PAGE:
Gdańsk is a major Polish city in the north of the country and with one of the largest ports in the Baltic sea. Gdańsk is a very beautiful city with a Flemish/Dutch architecture style influenced by its membership within the Hanseatic League as well as a concerted rebuild in that style following WW2.
Within the last century Gdańsk has been the location for two significant events. World War II is considered to have started during the German invasion of Poland which was done so under the pretence of incorporating the Free City of Danzig into the Nazi Reich. By the end of the war the city lay almost completely in ruins at the hands of Soviet and Allied bombing. The German population was expelled and replaced by Poles as the city came under Polish rule and changed its name to Gdańsk.
Gdańsk is also known as the birthplace of Solidarity (pl: Solidarność), the labour and democracy movement that sparked a series of protests that successfully overturned the Communist regimes of the former Soviet bloc. The movement was led by the charismatic leader, Lech Wałęsa, who became Poland's first post-Communist president.
A really comfortable hostel, more like a home, with tea, magazines, games etc supplied in a cosy common area. Comfortable beds and proper duvets, the room was cute and very clean. Great location for both the train station and the old town. There isn't always someone on reception but they are always contactable. Free coffee and little treats were put out during the day. The bathrooms are very clean, with quirky decor and premium touches such as flowers.
Midtown is very comfortable, safe, fun and close to the city centre. Free coffee and tea, free wifi and a common area equipped with comfy sofas, a TV, movies, books and games. It feels a bit like staying in an apartment and is certainly not a party hostel, but a great place to relax and for enjoying Gdańsk.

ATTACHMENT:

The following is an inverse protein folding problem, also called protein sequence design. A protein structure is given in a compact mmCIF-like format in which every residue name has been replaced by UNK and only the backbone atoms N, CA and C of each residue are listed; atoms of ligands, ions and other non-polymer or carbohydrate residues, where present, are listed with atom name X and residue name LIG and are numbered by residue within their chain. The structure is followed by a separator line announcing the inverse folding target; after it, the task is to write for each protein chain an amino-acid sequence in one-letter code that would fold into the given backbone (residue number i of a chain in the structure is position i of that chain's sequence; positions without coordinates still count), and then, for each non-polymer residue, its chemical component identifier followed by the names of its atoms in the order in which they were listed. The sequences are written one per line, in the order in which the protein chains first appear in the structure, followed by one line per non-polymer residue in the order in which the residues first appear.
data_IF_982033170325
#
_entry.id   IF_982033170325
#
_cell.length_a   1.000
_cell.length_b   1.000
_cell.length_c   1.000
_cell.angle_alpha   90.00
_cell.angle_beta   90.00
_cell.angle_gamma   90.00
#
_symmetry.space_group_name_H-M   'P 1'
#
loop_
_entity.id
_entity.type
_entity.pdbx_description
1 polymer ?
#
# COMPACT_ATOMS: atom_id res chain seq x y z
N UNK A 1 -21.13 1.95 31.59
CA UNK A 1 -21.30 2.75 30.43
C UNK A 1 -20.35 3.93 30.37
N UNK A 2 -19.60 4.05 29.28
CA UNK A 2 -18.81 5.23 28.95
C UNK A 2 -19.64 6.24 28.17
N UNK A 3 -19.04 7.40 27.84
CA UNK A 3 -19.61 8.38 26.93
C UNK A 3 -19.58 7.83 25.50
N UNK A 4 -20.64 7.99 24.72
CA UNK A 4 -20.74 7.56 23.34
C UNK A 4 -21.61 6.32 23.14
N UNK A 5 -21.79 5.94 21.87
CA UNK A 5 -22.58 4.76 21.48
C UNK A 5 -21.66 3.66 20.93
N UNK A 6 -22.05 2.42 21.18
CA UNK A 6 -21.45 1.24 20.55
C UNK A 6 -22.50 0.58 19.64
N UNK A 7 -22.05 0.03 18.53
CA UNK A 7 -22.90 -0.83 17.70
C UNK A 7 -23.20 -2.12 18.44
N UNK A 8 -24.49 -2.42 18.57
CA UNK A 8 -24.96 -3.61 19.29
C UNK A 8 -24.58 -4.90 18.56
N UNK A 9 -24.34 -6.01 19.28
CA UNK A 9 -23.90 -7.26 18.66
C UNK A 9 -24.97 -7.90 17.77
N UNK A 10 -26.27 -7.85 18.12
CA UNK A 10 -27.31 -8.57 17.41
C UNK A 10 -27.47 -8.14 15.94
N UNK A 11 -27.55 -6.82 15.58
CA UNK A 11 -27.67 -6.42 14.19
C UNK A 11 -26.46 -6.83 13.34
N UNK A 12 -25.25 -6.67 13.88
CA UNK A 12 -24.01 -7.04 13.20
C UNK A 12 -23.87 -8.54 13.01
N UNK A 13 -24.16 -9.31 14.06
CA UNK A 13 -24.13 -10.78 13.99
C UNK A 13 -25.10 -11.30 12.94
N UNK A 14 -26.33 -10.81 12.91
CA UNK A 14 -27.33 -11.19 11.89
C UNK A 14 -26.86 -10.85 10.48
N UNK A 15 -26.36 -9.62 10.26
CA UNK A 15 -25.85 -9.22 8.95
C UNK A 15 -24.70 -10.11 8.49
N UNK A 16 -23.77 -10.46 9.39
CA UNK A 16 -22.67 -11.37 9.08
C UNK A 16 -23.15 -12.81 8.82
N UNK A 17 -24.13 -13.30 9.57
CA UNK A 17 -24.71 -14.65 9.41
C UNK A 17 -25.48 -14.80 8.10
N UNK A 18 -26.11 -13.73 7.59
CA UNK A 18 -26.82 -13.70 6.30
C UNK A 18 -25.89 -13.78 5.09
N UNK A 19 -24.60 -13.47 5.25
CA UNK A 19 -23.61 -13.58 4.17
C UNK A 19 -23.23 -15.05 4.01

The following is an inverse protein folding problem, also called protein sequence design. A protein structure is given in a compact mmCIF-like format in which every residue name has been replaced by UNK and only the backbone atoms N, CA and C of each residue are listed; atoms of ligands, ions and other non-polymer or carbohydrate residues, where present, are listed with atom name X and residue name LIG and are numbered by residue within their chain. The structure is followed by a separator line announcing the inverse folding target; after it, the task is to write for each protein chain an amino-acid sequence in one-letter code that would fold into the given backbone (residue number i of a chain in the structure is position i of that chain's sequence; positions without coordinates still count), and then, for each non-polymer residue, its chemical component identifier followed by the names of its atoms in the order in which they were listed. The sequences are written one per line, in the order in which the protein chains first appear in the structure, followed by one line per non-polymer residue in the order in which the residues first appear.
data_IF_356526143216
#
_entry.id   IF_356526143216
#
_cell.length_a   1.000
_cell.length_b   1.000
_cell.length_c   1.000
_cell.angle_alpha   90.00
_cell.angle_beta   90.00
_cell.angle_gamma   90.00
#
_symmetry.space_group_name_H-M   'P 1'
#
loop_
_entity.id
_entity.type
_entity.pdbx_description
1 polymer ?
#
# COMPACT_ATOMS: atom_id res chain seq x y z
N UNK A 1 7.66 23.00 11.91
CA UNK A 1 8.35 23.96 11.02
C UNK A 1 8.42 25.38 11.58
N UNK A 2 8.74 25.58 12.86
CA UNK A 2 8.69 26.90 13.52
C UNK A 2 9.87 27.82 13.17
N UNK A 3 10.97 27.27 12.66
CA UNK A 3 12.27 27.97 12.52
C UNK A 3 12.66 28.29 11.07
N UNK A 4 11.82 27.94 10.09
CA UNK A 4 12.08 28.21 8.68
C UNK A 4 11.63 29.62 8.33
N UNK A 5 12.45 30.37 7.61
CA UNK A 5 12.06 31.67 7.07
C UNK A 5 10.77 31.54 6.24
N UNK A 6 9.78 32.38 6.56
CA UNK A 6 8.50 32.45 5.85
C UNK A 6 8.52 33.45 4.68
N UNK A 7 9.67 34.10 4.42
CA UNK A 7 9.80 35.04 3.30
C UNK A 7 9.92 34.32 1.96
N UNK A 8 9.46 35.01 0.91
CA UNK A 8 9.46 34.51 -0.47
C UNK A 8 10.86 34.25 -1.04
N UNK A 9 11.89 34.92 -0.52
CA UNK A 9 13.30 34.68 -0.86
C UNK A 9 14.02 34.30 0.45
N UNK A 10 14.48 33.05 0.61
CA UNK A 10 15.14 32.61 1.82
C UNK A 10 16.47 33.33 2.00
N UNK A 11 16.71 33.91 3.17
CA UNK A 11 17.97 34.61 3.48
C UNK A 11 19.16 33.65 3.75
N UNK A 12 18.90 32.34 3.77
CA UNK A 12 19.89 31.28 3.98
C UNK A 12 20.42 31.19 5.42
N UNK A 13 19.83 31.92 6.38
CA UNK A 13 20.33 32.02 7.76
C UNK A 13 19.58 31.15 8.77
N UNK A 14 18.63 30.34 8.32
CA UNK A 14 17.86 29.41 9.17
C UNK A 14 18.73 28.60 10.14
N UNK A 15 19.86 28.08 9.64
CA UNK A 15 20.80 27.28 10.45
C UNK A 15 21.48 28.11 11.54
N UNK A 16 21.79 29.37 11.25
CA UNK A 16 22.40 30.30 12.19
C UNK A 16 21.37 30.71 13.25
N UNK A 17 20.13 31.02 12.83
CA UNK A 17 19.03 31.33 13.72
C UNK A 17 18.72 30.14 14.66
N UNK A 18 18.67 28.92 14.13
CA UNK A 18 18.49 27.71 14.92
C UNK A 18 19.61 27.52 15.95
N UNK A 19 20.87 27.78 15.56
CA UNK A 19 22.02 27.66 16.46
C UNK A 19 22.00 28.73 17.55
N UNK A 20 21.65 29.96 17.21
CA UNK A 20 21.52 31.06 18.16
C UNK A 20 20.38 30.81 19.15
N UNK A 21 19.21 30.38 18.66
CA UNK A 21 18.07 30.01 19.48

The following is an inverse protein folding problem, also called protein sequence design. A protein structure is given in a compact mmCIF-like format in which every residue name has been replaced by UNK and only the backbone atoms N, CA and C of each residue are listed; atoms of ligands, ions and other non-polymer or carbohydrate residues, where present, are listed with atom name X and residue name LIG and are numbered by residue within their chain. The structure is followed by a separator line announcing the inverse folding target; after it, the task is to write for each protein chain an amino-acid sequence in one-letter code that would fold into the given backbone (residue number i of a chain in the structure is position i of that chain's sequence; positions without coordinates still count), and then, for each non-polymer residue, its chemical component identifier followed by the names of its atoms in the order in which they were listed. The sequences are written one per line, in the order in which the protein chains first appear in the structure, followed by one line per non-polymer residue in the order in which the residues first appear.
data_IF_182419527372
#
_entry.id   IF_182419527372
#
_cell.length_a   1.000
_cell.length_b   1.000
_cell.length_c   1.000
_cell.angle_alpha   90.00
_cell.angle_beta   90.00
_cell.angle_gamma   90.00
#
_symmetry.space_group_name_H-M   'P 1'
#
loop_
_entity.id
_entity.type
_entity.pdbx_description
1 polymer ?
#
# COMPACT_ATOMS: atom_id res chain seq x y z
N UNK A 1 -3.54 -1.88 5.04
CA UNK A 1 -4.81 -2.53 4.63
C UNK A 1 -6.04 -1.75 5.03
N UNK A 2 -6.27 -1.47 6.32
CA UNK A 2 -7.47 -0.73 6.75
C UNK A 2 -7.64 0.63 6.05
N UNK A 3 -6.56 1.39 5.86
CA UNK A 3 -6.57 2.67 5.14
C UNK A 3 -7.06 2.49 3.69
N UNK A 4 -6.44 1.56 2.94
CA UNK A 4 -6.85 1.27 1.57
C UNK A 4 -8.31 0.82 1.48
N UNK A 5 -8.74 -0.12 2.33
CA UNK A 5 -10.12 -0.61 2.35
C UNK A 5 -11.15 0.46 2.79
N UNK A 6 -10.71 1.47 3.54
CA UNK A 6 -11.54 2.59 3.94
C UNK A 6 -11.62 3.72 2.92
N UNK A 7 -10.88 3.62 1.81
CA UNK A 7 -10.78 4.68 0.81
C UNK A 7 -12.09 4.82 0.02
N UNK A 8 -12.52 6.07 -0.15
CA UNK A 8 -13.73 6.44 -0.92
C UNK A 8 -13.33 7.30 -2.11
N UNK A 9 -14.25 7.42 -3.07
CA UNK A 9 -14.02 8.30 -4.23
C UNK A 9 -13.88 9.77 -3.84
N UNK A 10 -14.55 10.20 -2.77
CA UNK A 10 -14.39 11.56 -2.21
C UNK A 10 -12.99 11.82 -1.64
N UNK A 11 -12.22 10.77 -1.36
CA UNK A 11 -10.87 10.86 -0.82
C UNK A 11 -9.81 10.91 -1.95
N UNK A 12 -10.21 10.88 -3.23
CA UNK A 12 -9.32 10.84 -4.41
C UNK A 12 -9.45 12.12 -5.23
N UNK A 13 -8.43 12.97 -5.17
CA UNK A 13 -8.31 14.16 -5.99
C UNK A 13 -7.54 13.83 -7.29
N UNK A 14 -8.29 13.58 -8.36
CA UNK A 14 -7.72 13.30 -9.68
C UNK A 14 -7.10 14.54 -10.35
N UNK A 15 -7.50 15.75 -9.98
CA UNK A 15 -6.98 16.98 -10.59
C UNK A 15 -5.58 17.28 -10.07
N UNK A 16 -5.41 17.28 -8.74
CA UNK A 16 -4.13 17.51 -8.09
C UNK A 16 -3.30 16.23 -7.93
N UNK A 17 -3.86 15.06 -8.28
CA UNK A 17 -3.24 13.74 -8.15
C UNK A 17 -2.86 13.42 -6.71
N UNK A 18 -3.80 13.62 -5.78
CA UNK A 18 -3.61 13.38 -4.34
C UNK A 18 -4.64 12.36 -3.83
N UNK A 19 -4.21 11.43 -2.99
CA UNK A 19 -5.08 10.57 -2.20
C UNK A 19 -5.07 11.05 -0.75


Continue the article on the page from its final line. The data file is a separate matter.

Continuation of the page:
Grand Hostel is located in a renovated, 15th century building, Brama Swietojanska, which is one of Gdansk's main sights. Excellent placed right on the canal - close to everything you need to see. They provided candy and ear plugs upon check in. Breakfast is included and is delicious. Only downside is the lack of people there, but that is to be expected in smaller cities in the winter.
Sights and Highlights
Free Walking Tour
Joining a free walking tour is always a great first activity in a new city. Freewalkingtour.com run 2 walking tours in Gdańsk. Their main tour is of the Old Town of Gdańsk and is run Wednesdays, Fridays, Saturdays and Sundays. Their other tour is a Solidarity tour and is run only on weekends. The meeting place is between the Golden Gate and the Amber Museum very close to the centre of the city.
European Solidarity Centre
The European Solidarity Centre is a museum and library devoted to the history of Solidarity, the Polish trade union and civil resistance movement, and other opposition movements of Communist Eastern Europe. It a must-see museum for anyone interested in modern European history. Very modern, good price, really interesting and reflective. This is a must if you are in Gdańsk, even for a couple of hours. Visit the ESC website for more info.